Phenotypic and genetic characterization of Vibrio cholerae 01 strains isolated from various regions of Kenya between 2007 and 2010

Author: Njeru, Mercy Njura

Awarding University: Jomo Kenyatta University of Agriculture and Technology, Kenya

Level : MSc

Year: 2011

Holding Libraries: Jomo Kenyatta University of Agriculture and Technology Library ;

Subject Terms: Cholera ; Vibrio cholerae ; Genetics ; Deoxyribonucleic acid--DNA ; Epidemiology ;

Abstract:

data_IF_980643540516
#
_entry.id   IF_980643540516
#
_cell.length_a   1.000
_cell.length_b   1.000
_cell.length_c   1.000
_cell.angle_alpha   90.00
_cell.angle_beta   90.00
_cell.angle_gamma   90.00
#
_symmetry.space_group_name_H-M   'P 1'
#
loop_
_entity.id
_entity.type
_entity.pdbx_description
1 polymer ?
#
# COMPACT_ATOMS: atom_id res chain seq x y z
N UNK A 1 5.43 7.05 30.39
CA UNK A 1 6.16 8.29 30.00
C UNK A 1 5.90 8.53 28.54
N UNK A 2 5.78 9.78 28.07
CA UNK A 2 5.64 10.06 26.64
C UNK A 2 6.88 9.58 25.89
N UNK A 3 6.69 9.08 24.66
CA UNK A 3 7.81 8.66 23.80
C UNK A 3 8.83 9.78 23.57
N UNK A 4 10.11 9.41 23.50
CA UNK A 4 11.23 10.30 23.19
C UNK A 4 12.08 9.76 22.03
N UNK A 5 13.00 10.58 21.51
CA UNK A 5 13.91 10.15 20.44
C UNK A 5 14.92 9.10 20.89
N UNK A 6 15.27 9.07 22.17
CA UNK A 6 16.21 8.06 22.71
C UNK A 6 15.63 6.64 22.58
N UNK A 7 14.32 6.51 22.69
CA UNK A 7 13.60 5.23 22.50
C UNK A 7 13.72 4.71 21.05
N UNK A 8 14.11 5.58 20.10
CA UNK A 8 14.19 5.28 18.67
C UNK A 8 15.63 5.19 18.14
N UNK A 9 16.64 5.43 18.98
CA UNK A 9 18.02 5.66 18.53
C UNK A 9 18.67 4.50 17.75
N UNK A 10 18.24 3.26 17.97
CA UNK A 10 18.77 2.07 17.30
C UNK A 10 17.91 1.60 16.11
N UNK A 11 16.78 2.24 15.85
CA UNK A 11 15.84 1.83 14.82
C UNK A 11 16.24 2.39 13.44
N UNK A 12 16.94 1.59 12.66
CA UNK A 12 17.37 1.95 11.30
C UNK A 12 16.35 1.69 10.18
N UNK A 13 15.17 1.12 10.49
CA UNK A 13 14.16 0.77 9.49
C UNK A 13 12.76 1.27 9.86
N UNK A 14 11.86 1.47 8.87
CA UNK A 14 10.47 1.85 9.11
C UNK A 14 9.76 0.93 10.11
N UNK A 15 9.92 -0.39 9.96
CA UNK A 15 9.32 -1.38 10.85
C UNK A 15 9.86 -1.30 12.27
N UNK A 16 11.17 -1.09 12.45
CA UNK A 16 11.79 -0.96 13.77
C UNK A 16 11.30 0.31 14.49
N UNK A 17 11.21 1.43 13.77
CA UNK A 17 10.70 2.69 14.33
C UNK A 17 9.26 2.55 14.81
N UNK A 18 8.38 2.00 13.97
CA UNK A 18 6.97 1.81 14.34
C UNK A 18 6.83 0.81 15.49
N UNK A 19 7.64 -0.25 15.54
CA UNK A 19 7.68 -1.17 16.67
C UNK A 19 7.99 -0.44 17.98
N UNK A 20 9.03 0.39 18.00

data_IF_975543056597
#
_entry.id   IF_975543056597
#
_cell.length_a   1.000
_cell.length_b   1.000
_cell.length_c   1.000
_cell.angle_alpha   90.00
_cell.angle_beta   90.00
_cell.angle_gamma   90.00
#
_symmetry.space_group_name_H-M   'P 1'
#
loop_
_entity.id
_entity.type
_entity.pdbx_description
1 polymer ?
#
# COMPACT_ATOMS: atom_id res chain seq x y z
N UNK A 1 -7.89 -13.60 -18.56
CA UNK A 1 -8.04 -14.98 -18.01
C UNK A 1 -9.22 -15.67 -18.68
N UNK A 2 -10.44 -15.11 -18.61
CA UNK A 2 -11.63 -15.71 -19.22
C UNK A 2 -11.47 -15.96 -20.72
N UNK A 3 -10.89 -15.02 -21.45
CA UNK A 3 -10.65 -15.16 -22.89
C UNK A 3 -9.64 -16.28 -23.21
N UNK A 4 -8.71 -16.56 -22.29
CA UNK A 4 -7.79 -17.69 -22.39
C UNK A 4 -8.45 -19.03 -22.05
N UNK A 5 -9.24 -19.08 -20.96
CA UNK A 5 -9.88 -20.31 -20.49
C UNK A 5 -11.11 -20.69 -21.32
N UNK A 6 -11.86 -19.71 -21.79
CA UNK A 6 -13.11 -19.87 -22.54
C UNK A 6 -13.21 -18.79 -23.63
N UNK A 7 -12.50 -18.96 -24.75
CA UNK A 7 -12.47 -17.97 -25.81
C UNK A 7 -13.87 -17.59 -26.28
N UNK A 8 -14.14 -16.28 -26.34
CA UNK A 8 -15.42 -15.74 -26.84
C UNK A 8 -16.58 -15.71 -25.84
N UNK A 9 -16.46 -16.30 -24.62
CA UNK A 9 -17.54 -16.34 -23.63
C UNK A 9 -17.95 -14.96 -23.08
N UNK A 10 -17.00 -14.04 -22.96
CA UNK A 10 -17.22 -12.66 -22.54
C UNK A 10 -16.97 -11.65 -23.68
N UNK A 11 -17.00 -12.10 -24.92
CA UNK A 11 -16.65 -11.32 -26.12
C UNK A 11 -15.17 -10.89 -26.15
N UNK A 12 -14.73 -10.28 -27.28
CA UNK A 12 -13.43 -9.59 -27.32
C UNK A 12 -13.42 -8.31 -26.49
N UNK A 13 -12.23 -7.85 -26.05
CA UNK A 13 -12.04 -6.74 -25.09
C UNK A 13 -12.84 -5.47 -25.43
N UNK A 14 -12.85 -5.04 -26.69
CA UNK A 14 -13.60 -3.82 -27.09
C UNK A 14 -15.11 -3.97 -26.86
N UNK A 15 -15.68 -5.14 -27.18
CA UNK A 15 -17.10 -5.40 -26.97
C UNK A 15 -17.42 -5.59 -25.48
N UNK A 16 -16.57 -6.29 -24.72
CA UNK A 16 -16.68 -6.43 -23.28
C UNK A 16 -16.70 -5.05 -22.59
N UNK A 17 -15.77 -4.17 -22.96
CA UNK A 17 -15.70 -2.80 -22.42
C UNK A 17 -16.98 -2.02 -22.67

Cholera remains an important public health concern in developing countries that lack basic infrastructure especially access to safe drinking water and proper sanitation. In this laboratory based study, 76 Vibrio eholerae 01 isolates that represents 2007-2010 cholera epidemics in Kenya were phenotypically and genetically characterized. Fifty-six Vibrio eholerae 01 isolates were used to represent 2009 cholera outbreaks, whereas 20 Vibrio eholerae 01 isolates represented outbreaks from 2007, 2008 and 2010 in Kenya. The inclusion of Vibrio eholerae 01 strains from 2007, 2008 and 2010 was to allow for comparison with those from 2009. These were characterized by serotyping, biotyping, antimicrobial susceptibility testing, toxin and pathogenicity gene detection, ribotyping and Pulse Field Gel Electrophoresis (pFGE). V. eholerae 01 Inaba was the dominant serotype (88.2%) whereas Ogawa was isolated in 11.8%. All the strains were resistant to polymyxin B. The multiplex and simplex PCR assay showed that all the V. eholerae isolates were positive for etxA, tepA (EI Tor) and rtxC genes, showing Kenyan isolates belonged to biotype EI Tor. The MAMA-PCR assays for the differentiation of cholera toxin B subunit of classical and EI Tor biotypes of V. cholerae 01 indicated that the 76 strains were V. eholerae 01 biotype EI Tor variant that harbors the classical etxB gene. Based on CLSI guidelines of defining susceptibility, 1000.10 of the strains were susceptible to tetracycline, doxycycline, ofloxacin, azithromycin, norfloxacin and ceftriaxone. Susceptibility to ciprofloxacin was 97.7%. Intermediate susceptibility to ciprofloxacin, nalidixic acid, ampicillin and chloramphenicol was observed in 2.3%, 59.1%, 11.4%, and 93.2% of the strains respectively. The strains were 100% resistant to furazolidone, streptomycin and sulfamethoxazole-trimethoprim, while 88.6% were resistant to nalidixic acid, 40.9'10 resistant to ampicillin and 6.8% resistant chloramphenicol. The V. cholerae 01 Isolates from the different regions of Kenya had genetically similar pattern on ribotyping of Bgi I digested chromosomal DNA and Pulse Field Gel Electrophoresis (pFGE) patterns of Not 1- digested chromosomal DNA. All the tested strains belonged to ribotype RIll. Tetracycline and doxycycline currently used in treatment of cholera cases In Kenya were found to be effective and thus should continue being used. A coordinated multidisciplinary approach and working with communities to encourage behavioral change to diminish the risks of infection may be the most efficient way to prevent and contain cholera outbreaks, as increase in number of cholera cases reported in Kenya in 2009 may not have been as a result of change in the V.cholerae 01 strains in circulation. Further sequence based typing of V. cholera 01 strains may be useful in confirming epidemiological linkage of the cholera outbreaks in Kenya.